Ms Giddings said works by Aunti Corrie Fullard and her daughter Jeanette James had been selected for the Forces of Nature exhibition at the Australian Embassy in Washington DC, which opens on 16 November 2011 and continues until February 2012.
“Curated by Melissa Keys, an Australian contemporary art curator currently living and working in the United States, Forces of Nature draws together the work of thirteen of Australia’s most significant artists working in the field of jewellery and small sculpture practice,” Ms Giddings said.
“The exhibition investigates the intricacies of land and sea, flora and fauna, while exploring the complex relationship between contemporary Australia and its unique natural environment.”
Aunti Corrie Fullard is a respected elder of the Tasmanian Aboriginal community and the tradition of shell stringing was passed down through many generations of her family, including to her daughter Jeanette.
The art of shell stringing is a valued Palawa cultural tradition that has remained intact and continued without interruption for many thousands of years.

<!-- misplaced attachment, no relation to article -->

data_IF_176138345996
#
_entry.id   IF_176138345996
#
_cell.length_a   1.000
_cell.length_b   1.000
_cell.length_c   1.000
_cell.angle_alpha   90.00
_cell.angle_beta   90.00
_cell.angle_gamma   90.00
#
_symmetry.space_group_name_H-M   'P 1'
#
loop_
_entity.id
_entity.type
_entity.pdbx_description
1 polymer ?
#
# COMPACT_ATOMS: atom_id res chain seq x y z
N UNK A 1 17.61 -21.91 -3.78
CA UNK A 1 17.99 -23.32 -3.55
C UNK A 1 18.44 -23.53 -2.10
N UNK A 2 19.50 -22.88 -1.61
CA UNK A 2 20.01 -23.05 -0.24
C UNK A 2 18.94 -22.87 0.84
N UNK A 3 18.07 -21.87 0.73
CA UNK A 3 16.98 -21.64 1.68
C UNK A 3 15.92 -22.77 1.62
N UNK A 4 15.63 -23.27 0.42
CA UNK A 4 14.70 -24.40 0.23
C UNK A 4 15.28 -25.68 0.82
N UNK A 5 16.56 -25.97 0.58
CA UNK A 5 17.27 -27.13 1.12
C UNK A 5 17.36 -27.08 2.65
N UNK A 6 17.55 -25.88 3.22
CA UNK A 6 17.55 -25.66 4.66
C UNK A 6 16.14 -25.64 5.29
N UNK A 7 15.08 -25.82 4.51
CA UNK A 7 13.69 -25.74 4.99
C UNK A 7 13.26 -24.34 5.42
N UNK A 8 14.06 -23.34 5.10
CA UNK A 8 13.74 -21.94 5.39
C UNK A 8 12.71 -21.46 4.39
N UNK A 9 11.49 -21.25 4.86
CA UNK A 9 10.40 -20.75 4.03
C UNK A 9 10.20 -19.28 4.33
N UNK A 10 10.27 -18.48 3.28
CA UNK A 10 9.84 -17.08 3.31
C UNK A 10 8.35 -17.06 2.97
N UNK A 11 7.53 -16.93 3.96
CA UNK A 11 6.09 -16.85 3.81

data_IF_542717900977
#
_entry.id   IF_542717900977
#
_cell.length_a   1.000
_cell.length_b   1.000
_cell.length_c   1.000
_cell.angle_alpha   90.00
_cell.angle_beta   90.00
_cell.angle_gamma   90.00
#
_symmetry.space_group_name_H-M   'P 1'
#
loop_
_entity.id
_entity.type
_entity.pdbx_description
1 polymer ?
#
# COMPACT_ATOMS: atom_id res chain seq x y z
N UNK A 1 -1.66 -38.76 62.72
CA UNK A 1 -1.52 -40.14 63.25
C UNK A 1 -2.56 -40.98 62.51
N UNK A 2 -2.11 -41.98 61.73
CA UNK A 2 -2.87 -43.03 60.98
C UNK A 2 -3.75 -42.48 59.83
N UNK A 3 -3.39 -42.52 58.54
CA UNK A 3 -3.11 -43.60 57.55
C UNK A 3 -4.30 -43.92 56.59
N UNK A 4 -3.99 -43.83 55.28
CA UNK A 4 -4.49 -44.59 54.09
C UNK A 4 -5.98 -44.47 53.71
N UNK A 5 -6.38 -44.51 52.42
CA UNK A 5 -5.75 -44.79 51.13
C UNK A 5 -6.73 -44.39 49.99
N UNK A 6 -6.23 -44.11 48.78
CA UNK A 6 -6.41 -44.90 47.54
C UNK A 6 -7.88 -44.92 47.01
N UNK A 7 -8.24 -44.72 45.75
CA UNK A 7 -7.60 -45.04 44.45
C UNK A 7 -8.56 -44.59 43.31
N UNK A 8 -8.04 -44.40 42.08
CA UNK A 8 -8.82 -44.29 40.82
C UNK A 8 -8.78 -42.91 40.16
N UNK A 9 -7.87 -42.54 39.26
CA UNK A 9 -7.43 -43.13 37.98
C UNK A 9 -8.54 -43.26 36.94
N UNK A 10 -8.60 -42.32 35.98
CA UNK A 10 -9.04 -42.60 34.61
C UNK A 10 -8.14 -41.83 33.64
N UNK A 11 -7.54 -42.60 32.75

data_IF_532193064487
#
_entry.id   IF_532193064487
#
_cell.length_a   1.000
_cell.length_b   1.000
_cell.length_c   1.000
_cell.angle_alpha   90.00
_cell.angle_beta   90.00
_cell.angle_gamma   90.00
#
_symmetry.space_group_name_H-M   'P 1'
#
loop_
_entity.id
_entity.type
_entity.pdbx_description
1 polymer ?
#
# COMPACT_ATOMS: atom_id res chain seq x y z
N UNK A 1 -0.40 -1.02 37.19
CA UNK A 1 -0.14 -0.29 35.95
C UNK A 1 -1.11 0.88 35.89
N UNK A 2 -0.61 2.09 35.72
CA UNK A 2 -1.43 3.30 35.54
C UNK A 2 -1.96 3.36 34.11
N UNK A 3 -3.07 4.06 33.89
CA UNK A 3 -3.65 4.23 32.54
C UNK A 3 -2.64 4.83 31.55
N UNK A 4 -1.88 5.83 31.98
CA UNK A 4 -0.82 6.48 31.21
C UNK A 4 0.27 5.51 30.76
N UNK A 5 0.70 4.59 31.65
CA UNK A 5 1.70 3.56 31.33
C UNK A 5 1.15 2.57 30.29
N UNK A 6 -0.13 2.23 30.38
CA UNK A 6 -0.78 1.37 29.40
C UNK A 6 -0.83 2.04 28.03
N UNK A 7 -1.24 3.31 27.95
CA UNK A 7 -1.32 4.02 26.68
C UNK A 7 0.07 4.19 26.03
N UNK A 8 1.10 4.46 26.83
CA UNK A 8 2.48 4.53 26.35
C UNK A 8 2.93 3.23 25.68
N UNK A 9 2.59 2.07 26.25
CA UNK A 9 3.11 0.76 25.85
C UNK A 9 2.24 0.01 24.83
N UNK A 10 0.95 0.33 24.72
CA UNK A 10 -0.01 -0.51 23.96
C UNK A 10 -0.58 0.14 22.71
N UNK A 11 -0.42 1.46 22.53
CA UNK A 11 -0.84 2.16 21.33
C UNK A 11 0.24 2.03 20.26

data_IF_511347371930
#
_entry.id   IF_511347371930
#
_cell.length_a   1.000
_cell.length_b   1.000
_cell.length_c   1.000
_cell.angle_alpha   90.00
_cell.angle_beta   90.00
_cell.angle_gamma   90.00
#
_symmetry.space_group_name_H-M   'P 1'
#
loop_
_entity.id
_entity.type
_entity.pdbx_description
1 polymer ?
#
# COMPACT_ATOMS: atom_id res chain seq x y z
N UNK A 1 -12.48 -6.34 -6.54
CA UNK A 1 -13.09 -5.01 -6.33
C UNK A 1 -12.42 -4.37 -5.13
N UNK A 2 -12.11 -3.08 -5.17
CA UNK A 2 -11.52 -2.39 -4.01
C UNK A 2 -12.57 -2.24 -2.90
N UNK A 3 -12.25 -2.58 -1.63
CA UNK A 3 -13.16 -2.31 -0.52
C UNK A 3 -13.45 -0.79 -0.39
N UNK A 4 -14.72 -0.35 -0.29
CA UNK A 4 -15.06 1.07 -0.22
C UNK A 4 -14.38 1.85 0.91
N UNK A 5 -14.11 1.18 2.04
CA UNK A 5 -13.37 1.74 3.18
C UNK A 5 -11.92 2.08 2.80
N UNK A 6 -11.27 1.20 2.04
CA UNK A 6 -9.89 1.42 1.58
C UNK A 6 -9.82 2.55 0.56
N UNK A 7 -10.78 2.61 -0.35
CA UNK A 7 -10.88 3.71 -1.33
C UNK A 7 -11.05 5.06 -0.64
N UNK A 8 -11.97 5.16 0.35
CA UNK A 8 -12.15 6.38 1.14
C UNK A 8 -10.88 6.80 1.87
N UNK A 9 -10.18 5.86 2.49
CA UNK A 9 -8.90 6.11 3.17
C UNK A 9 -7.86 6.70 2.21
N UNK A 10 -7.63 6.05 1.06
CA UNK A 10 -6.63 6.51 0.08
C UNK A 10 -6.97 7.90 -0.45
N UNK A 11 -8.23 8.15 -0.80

Ms James said the cultural and artistic aspect Aboriginal shell necklace stringing had been difficult to explain to some overseas countries.
“Exhibitions such as this one help educate international audiences about Tasmania and the Aboriginal culture and practices.
“My mother and I were excited when we were invited by the curator to be a part of this exhibition and we are very honoured to be considered two of Australia’s most significant artist working in the field of jewellery and small sculpture.”
Ms Giddings described the pair as an inspiration to all Tasmanian artists.
“The recognition of Tasmanian Aboriginal shell stringing at an international level is incredibly significant and I commend Aunti Corrie and Jeanette for continuing to preserve this important traditional practice.”